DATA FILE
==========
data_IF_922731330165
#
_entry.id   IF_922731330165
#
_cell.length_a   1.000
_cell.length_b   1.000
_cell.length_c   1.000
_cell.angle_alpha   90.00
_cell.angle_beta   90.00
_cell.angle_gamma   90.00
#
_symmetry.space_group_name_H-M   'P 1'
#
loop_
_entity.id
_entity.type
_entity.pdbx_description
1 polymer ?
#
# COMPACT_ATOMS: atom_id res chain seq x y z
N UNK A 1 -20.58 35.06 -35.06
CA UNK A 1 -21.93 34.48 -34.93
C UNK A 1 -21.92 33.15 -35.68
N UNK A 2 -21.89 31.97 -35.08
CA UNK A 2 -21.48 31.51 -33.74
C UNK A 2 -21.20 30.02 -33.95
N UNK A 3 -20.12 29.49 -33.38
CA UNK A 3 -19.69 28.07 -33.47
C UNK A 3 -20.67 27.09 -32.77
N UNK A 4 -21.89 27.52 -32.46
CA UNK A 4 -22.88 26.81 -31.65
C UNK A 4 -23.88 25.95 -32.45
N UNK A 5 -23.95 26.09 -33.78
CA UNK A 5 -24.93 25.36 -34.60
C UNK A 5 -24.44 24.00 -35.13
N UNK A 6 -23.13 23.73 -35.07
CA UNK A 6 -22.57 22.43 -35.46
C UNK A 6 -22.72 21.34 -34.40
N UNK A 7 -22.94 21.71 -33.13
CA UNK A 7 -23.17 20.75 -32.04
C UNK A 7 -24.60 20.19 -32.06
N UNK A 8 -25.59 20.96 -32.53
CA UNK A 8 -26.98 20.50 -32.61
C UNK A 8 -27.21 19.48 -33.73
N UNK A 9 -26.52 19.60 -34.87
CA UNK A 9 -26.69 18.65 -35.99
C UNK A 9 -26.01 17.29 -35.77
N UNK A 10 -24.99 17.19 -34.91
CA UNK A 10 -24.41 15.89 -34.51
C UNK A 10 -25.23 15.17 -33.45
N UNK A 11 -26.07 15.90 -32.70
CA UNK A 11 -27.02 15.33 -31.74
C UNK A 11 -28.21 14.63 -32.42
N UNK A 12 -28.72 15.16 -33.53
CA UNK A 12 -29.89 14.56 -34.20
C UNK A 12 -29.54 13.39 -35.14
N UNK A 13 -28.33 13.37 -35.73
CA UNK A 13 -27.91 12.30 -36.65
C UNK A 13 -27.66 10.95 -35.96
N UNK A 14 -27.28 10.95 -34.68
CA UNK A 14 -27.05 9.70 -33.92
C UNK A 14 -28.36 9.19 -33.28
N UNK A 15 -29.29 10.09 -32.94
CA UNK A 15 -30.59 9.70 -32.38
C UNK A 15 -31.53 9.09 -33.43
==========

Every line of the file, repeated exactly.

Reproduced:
data_IF_922731330165
#
_entry.id   IF_922731330165
#
_cell.length_a   1.000
_cell.length_b   1.000
_cell.length_c   1.000
_cell.angle_alpha   90.00
_cell.angle_beta   90.00
_cell.angle_gamma   90.00
#
_symmetry.space_group_name_H-M   'P 1'
#
loop_
_entity.id
_entity.type
_entity.pdbx_description
1 polymer ?
#
# COMPACT_ATOMS: atom_id res chain seq x y z
N UNK A 1 -20.58 35.06 -35.06
CA UNK A 1 -21.93 34.48 -34.93
C UNK A 1 -21.92 33.15 -35.68
N UNK A 2 -21.89 31.97 -35.08
CA UNK A 2 -21.48 31.51 -33.74
C UNK A 2 -21.20 30.02 -33.95
N UNK A 3 -20.12 29.49 -33.38
CA UNK A 3 -19.69 28.07 -33.47
C UNK A 3 -20.67 27.09 -32.77
N UNK A 4 -21.89 27.52 -32.46
CA UNK A 4 -22.88 26.81 -31.65
C UNK A 4 -23.88 25.95 -32.45
N UNK A 5 -23.95 26.09 -33.78
CA UNK A 5 -24.93 25.36 -34.60
C UNK A 5 -24.44 24.00 -35.13
N UNK A 6 -23.13 23.73 -35.07
CA UNK A 6 -22.57 22.43 -35.46
C UNK A 6 -22.72 21.34 -34.40
N UNK A 7 -22.94 21.71 -33.13
CA UNK A 7 -23.17 20.75 -32.04
C UNK A 7 -24.60 20.19 -32.06
N UNK A 8 -25.59 20.96 -32.53
CA UNK A 8 -26.98 20.50 -32.61
C UNK A 8 -27.21 19.48 -33.73
N UNK A 9 -26.52 19.60 -34.87
CA UNK A 9 -26.69 18.65 -35.99
C UNK A 9 -26.01 17.29 -35.77
N UNK A 10 -24.99 17.19 -34.91
CA UNK A 10 -24.41 15.89 -34.51
C UNK A 10 -25.23 15.17 -33.45
N UNK A 11 -26.07 15.90 -32.70
CA UNK A 11 -27.02 15.33 -31.74
C UNK A 11 -28.21 14.63 -32.42
N UNK A 12 -28.72 15.16 -33.53
CA UNK A 12 -29.89 14.56 -34.20
C UNK A 12 -29.54 13.39 -35.14
N UNK A 13 -28.33 13.37 -35.73
CA UNK A 13 -27.91 12.30 -36.65
C UNK A 13 -27.66 10.95 -35.96
N UNK A 14 -27.28 10.95 -34.68
CA UNK A 14 -27.05 9.70 -33.92
C UNK A 14 -28.36 9.19 -33.28
N UNK A 15 -29.29 10.09 -32.94
CA UNK A 15 -30.59 9.70 -32.38
C UNK A 15 -31.53 9.09 -33.43